-- Commercial private fixed investments was revised upward +0.29%, contributing +0.25 to the headline number. This remains down -0.85% from the prior quarter.
-- Inventories boosted the headline number by +2.27%, up +0.20% from the previous estimate and up +3.44% from the prior quarter. It is important to remember that the BEA's inventory numbers are exceptionally noisy (and susceptible to significant distortions/anomalies caused by commodity price or currency swings) while ultimately representing a zero reverting (and long term essentially zero sum) series.
-- The growth in governmental spending was revised downward by -0.12%, and is now contributing +0.44% to the headline number (and up only +0.01% from the prior quarter).
-- The exports crash worsened, and it is now subtracting -0.55% from the headline number, down -0.10% from the previous report and -1.67% from the prior quarter.
-- Imports were largely unchanged in this report, subtracting -1.36% from the headline number (down -0.02% from the previous report and down -1.46% from the prior quarter). In aggregate, foreign trade negatively impacted the headline number by nearly two percent (-1.91%).
-- The "real final sales of domestic product" growth was revised downward by -0.19% to +1.23%, and it is down over four percent (-4.10%) from the prior quarter. This is the BEA's "bottom line" measurement of the economy and it excludes the inventory data.
-- As mentioned above, real per-capita annual disposable income was revised downward -$86, but is still up $169 per annum from a revised prior quarter. The household savings rate was reported to be 6.3% (down -0.4% from the revised prior quarter).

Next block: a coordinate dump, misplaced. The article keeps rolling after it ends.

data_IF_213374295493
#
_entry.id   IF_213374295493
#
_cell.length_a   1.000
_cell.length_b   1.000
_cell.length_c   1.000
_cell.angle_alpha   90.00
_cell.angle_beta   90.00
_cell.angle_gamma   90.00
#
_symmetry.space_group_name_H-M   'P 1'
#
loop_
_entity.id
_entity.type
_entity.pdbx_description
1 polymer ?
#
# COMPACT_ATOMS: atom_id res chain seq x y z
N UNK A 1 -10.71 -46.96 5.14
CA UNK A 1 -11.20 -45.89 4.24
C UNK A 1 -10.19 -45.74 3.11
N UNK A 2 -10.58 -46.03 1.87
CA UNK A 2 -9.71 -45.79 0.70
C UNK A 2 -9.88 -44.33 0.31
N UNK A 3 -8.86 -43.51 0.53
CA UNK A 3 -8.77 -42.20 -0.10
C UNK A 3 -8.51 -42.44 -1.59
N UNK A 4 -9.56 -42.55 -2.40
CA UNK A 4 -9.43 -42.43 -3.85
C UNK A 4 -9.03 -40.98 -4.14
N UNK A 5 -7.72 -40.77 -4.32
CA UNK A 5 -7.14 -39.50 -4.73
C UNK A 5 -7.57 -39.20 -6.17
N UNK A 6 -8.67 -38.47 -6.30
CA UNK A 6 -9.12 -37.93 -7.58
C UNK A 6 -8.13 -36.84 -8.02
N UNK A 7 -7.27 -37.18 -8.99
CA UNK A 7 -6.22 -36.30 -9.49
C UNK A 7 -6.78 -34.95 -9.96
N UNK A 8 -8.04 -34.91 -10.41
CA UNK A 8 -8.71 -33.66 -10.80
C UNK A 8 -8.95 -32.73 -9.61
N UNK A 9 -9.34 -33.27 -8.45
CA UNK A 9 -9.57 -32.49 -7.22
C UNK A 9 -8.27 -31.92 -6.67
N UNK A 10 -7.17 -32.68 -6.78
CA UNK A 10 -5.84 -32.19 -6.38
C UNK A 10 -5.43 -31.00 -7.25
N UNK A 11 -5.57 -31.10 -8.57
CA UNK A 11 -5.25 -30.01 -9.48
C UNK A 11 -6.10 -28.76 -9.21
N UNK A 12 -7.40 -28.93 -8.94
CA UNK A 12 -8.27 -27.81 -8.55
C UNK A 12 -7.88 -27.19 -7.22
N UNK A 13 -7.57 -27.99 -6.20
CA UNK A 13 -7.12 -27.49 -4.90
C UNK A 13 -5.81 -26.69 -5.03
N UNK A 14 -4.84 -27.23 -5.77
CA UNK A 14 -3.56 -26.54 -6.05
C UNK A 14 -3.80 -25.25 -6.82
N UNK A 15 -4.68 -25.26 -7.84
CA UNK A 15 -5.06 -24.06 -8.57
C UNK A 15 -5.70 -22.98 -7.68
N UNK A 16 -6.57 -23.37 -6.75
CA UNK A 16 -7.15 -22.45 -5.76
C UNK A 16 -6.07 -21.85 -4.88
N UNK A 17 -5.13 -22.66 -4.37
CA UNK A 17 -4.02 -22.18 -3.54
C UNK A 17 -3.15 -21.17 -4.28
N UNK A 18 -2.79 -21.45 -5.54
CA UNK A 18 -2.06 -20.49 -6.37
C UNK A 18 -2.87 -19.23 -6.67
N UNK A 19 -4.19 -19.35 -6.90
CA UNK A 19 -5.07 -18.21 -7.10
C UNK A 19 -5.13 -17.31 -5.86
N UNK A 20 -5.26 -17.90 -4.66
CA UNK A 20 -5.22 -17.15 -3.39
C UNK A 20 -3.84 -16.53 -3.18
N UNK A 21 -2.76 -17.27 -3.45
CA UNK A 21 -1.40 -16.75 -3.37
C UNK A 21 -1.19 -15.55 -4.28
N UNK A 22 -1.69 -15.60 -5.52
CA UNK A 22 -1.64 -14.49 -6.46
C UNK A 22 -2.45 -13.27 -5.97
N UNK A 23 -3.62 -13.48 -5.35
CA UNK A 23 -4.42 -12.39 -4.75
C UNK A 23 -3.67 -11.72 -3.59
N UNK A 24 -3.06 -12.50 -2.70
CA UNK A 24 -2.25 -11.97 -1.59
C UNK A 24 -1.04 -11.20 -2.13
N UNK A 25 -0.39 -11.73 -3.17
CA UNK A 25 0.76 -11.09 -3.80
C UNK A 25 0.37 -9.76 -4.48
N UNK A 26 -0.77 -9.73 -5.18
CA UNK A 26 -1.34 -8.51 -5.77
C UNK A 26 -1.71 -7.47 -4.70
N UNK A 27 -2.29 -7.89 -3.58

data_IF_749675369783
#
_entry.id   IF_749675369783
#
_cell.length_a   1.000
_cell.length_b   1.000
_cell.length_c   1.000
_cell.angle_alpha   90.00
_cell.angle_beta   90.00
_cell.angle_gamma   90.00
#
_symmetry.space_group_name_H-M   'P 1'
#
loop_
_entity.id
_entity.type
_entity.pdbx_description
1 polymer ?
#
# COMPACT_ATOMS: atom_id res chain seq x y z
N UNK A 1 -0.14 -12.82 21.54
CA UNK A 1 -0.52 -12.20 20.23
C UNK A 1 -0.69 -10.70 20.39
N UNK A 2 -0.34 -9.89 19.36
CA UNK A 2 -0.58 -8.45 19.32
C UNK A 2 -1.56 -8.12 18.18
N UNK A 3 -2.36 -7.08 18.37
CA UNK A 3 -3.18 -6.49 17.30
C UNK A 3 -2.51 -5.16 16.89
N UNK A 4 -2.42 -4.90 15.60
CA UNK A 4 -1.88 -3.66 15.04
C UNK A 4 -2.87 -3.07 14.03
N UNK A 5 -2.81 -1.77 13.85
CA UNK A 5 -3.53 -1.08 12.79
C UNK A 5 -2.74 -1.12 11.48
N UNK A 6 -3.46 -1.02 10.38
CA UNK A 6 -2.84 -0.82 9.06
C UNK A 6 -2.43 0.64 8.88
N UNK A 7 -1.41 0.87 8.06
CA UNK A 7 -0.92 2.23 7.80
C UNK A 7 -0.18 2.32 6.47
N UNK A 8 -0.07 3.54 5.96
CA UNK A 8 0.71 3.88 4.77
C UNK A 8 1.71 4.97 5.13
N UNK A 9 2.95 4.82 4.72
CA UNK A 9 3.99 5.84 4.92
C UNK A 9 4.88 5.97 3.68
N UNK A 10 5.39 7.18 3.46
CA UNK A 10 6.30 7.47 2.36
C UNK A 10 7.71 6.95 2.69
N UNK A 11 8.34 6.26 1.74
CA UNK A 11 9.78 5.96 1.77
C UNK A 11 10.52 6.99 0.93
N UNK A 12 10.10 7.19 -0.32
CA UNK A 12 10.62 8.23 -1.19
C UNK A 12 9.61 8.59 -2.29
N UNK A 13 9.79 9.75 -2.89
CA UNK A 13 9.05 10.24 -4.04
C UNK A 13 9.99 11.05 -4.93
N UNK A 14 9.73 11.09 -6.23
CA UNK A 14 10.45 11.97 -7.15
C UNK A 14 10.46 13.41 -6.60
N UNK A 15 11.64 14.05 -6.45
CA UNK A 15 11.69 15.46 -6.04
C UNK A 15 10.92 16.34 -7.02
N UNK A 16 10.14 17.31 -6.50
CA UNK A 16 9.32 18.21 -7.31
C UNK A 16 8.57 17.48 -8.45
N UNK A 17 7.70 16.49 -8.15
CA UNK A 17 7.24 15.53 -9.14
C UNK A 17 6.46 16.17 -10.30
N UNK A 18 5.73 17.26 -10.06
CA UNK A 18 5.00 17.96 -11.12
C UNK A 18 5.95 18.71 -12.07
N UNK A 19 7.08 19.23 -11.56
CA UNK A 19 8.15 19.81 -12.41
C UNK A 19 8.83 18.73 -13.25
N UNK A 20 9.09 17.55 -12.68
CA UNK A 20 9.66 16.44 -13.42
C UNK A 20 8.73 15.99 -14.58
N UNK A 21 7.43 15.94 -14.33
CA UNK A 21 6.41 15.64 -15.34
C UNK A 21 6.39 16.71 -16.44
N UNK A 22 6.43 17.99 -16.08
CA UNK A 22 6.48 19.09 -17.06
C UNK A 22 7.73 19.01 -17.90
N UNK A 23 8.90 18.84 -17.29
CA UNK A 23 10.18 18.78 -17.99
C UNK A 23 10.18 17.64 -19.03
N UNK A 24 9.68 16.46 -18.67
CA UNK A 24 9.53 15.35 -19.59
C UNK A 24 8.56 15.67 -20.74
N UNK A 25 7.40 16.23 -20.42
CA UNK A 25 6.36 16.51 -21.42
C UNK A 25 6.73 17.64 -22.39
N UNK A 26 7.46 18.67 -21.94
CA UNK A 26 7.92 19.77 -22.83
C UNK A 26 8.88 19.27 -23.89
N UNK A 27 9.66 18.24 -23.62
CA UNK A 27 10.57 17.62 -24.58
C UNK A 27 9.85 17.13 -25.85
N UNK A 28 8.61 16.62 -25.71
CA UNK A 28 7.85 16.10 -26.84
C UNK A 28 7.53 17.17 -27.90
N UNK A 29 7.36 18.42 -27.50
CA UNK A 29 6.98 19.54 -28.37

As a quick reminder, the classic definition of the GDP can be summarized with the following equation :
GDP = private consumption + gross private investment + government spending + (exports - imports)
or, as it is commonly expressed in algebraic shorthand :
GDP = C + I + G + (X-M)
In the new report the values for that equation (total dollars, percentage of the total GDP, and contribution to the final percentage growth number) are as follows:
The quarter-to-quarter changes in the contributions that various components make to the overall GDP can be best understood from the table below, which breaks out the component contributions in more detail and over time. In the table below we have split the "C" component into goods and services, split the "I" component into fixed investment and inventories, separated exports from imports, added a line for the BEA's "Real Final Sales of Domestic Product" and listed the quarters in columns with the most current to the left:
Summary and Commentary
The key number from this report is the BEA's own "bottom line" for the report, the "real final sales of domestic product," which is now reported to be down more than 4% from the prior quarter. This revision simply reinforced the prior report's story -- that the growth rate for consumer spending was weakening, with inventories growing as a consequence. Global economics and politics also are not helping, with trade now removing another 3% from the headline quarter over quarter.
And it is difficult to get a handle on household incomes and savings, which have been recently revised to the point that it is hard to trust the numbers any more.
In a sense this report was even more of the same, an economy clearly in transition from the happy news reported for 2Q-2018.